Sheriff Alex Villanueva’s rehiring of fired deputy ‘unlawful,’ judge rules
A judge has ruled that Sheriff Alex Villanueva exceeded his authority when he rehired a fired deputy as part of a settlement agreement that sparked a bitter legal fight between Los Angeles County’s top elected leaders.
In a 17-page ruling last week, Superior Court Judge Mitchell Beckloff said the settlement, in which the sheriff had offered Caren Carl Mandoyan full back pay and benefits worth more than $200,000, was void because it wasn’t approved by the Board of Supervisors.
“No statute grants the Sheriff the authority to control litigation or enter into settlement agreements on behalf of the County,” Beckloff wrote.
Later in the ruling, he wrote: “Mandoyan was not rehired from a properly certified eligibility list in December 2018. Accordingly, the Sheriff’s action to rehire Mandoyan was unlawful.”
Skip Miller, an attorney representing L.A. County, said the judge’s ruling is “the right decision under the law.”
“This person does not belong in the Sheriff’s Department. We’re pleased with the ruling and that it’s the end of this case,” Miller said in a statement.
Lt. John Satterfield, a Sheriff’s Department spokesman, said it would be premature to comment “as no judgment has been entered and the defendants are waiting for plaintiff to serve its proposed judgment.”
“The facts stated in the court’s ruling … are based on the unique facts in regard to Carl Mandoyan and whether, and under what circumstances, he may be included in a certified eligibility list. All parties are presently reviewing the court’s ruling,” he said.
Greg Smith, an attorney representing Mandoyan, said he was disappointed by the decision and plans to appeal.
“We think that we will ultimately prevail at the appellate court level,” Smith said. He also noted that Mandoyan also has a separate pending lawsuit in which he requests that a judge order Villanueva to conduct a new investigation into the domestic violence allegations against him and to reinstate him.
In that suit, Mandoyan cited a 100-page Sheriff’s Department report that concludes he was denied due process and that “newly discovered exculpatory information” was left out of his 2016 internal affairs investigation. The report says that if the information had been presented at the time, Mandoyan may not have been fired.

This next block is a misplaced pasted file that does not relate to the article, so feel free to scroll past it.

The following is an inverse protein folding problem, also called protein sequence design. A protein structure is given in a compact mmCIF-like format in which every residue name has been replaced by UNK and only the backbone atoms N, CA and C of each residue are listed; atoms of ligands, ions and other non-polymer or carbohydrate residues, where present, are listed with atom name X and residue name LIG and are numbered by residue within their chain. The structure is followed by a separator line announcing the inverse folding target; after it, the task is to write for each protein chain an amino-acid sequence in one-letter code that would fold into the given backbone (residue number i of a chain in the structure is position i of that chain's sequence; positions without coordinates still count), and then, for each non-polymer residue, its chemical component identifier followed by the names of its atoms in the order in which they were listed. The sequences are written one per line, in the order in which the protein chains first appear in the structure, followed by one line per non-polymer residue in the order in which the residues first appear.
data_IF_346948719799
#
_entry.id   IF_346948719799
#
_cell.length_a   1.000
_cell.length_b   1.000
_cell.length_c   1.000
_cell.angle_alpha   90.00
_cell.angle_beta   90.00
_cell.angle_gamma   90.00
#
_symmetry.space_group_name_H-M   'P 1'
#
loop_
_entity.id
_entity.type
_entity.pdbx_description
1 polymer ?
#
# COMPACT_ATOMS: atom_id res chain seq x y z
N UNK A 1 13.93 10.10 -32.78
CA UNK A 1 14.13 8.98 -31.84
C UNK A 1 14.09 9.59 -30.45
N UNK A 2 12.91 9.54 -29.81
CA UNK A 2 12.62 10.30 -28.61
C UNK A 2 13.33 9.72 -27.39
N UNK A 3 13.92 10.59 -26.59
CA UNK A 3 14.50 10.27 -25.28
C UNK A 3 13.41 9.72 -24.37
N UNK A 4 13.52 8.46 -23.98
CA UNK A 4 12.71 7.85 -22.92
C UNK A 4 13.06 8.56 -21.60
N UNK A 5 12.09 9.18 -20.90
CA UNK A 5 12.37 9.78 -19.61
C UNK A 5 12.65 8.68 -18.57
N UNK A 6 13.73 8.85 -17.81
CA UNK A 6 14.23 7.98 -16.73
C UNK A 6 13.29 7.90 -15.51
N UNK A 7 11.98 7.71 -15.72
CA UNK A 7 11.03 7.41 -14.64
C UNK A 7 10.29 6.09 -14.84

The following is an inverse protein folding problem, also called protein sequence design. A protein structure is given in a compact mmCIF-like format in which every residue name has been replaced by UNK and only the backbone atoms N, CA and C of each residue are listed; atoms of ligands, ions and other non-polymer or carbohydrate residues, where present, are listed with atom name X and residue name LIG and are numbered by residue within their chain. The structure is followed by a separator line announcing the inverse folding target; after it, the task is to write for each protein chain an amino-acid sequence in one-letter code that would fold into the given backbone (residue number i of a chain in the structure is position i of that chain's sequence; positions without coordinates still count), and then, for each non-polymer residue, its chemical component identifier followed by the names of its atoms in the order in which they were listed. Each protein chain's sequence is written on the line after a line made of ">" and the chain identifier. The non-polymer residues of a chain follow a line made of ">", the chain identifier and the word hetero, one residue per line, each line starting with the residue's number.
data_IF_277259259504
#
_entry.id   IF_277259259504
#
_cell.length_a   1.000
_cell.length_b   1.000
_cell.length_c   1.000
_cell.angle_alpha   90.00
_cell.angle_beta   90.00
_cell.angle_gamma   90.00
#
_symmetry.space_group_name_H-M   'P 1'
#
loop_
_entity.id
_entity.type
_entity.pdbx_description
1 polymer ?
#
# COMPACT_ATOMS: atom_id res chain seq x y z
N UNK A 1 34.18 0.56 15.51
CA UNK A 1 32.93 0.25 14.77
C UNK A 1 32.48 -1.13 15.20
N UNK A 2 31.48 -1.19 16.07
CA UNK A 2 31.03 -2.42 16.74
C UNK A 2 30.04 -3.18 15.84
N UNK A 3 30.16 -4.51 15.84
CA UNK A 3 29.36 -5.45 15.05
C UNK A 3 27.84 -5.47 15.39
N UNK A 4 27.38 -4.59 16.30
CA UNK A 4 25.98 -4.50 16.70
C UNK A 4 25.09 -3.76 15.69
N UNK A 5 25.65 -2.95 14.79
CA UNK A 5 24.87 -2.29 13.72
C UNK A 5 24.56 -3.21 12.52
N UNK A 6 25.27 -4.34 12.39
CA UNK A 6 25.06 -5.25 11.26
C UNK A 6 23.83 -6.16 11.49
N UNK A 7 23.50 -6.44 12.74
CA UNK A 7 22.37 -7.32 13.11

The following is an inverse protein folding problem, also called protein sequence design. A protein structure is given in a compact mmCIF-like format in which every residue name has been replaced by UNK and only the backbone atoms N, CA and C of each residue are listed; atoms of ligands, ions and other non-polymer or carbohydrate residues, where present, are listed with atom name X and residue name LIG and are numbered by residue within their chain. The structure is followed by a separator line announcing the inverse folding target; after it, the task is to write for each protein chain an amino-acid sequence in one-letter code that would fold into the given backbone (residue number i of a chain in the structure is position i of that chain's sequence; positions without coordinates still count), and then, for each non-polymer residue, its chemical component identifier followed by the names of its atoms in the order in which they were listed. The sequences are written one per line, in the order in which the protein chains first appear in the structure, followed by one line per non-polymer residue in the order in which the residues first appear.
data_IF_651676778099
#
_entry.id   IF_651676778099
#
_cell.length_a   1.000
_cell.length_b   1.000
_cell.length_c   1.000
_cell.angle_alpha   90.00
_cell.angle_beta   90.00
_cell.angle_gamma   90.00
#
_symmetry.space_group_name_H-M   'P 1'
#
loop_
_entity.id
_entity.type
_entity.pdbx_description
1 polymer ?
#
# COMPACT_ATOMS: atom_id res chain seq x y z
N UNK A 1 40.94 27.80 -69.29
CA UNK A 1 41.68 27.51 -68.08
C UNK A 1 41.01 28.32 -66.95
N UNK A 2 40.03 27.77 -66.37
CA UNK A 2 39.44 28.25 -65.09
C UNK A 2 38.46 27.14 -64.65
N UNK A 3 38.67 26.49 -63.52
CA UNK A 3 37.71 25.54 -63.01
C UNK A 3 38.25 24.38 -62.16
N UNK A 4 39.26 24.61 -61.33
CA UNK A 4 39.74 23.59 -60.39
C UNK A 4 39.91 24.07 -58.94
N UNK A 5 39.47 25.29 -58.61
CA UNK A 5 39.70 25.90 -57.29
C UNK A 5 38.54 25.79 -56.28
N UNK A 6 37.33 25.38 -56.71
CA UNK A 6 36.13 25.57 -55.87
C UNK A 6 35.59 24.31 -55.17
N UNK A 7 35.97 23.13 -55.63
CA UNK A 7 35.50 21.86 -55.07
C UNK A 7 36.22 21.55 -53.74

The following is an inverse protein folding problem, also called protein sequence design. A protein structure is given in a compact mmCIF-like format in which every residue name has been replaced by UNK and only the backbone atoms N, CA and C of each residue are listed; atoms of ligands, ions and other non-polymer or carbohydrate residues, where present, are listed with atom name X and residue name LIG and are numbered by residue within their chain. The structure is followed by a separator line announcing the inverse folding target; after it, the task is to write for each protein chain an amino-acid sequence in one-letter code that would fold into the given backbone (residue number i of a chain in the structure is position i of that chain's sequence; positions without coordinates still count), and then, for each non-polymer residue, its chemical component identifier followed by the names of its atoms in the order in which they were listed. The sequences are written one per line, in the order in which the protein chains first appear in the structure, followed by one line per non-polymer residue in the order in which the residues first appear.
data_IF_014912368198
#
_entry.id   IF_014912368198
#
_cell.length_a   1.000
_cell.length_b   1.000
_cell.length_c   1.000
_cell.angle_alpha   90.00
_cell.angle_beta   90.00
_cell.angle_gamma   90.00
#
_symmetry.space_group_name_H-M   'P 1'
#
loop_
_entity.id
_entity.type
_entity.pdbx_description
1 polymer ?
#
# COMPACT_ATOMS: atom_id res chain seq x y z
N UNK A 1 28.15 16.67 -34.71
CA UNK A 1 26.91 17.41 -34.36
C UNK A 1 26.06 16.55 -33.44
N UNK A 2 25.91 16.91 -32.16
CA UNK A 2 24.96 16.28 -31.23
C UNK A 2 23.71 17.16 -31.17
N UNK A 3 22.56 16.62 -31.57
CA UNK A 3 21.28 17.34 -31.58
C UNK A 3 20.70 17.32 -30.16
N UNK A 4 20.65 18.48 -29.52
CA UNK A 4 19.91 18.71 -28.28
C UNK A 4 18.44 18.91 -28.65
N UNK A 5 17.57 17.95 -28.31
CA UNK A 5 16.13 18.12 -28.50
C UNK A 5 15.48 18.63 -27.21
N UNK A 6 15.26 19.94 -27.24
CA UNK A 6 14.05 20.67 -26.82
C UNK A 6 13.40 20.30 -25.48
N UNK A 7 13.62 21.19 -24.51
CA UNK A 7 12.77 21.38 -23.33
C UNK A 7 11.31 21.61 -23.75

The latest ruling comes after the Board of Supervisors last year took the unusual step of suing Villanueva, arguing Mandoyan’s rehiring was unlawful because the settlement had not been signed by the county’s attorneys or approved by the county’s personnel director.
Beckloff had issued a preliminary injunction, removing Mandoyan and ordering him to turn over his gun and badge, pending trial.
Mandoyan was fired in 2016 by then-Sheriff Jim McDonnell after a fellow deputy he had dated alleged that he grabbed her by the neck, tried to break into her home and sent her harassing text messages. Video footage released in the case appeared to show Mandoyan trying to break into the woman’s apartment using a metal tool.
Mandoyan has denied the allegations. Smith has said his client was just trying to get the woman’s attention and that it would have been impossible for him to break into the apartment through the fixed side of the sliding glass door.
Mandoyan had volunteered as a driver during Villanueva’s 2018 election campaign. Villanueva reinstated him as one of his first moves in office, stoking concerns that the sheriff was rolling back critical reforms.
Villanueva has publicly defended his decision, saying the deputy was denied due process, while raising concerns about his accuser’s credibility. His position prompted complaints from advocates who work with domestic violence victims.
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